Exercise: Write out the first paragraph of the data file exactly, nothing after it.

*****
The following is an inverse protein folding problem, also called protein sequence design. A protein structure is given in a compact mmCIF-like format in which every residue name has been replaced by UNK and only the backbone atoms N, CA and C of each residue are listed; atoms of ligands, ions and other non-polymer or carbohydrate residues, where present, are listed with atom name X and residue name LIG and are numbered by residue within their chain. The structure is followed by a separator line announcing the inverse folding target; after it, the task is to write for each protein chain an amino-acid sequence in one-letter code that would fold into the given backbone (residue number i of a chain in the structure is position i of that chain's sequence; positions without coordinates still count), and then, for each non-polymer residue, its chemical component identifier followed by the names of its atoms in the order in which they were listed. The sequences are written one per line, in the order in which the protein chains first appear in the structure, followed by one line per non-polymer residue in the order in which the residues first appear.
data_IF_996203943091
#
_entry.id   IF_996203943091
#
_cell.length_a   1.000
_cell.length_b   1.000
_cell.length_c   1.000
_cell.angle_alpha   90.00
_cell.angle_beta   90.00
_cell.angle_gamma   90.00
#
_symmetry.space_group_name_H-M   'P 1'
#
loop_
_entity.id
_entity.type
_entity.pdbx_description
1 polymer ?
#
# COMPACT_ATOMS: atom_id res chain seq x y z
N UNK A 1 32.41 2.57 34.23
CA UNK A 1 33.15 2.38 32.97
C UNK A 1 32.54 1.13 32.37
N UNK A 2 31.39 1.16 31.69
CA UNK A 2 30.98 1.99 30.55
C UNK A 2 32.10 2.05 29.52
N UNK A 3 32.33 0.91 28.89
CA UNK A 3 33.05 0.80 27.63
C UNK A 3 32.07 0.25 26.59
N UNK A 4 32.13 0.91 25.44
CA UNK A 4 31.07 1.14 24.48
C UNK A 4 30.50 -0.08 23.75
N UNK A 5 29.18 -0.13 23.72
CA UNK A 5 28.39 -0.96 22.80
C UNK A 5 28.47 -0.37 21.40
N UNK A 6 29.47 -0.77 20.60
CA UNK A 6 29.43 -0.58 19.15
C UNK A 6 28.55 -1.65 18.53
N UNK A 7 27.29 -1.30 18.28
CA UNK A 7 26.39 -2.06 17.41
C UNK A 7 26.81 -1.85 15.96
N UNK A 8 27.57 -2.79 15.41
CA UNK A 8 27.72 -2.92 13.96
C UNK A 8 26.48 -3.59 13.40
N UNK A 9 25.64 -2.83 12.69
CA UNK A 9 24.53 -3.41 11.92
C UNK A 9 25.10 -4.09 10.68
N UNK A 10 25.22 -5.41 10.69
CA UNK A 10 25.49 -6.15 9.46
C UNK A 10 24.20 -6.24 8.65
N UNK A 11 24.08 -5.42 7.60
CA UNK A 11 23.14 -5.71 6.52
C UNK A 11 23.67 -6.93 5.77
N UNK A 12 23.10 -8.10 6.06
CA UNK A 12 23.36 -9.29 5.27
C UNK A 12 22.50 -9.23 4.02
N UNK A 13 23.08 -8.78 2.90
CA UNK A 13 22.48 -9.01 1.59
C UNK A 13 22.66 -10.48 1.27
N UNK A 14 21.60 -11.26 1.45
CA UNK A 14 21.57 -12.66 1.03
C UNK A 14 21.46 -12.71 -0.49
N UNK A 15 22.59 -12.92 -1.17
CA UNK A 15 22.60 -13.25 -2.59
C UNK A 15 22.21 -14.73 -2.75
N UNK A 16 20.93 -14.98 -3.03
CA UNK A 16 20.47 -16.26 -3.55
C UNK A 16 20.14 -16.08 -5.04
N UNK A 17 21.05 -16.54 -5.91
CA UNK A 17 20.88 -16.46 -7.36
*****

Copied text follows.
The following is an inverse protein folding problem, also called protein sequence design. A protein structure is given in a compact mmCIF-like format in which every residue name has been replaced by UNK and only the backbone atoms N, CA and C of each residue are listed; atoms of ligands, ions and other non-polymer or carbohydrate residues, where present, are listed with atom name X and residue name LIG and are numbered by residue within their chain. The structure is followed by a separator line announcing the inverse folding target; after it, the task is to write for each protein chain an amino-acid sequence in one-letter code that would fold into the given backbone (residue number i of a chain in the structure is position i of that chain's sequence; positions without coordinates still count), and then, for each non-polymer residue, its chemical component identifier followed by the names of its atoms in the order in which they were listed. The sequences are written one per line, in the order in which the protein chains first appear in the structure, followed by one line per non-polymer residue in the order in which the residues first appear.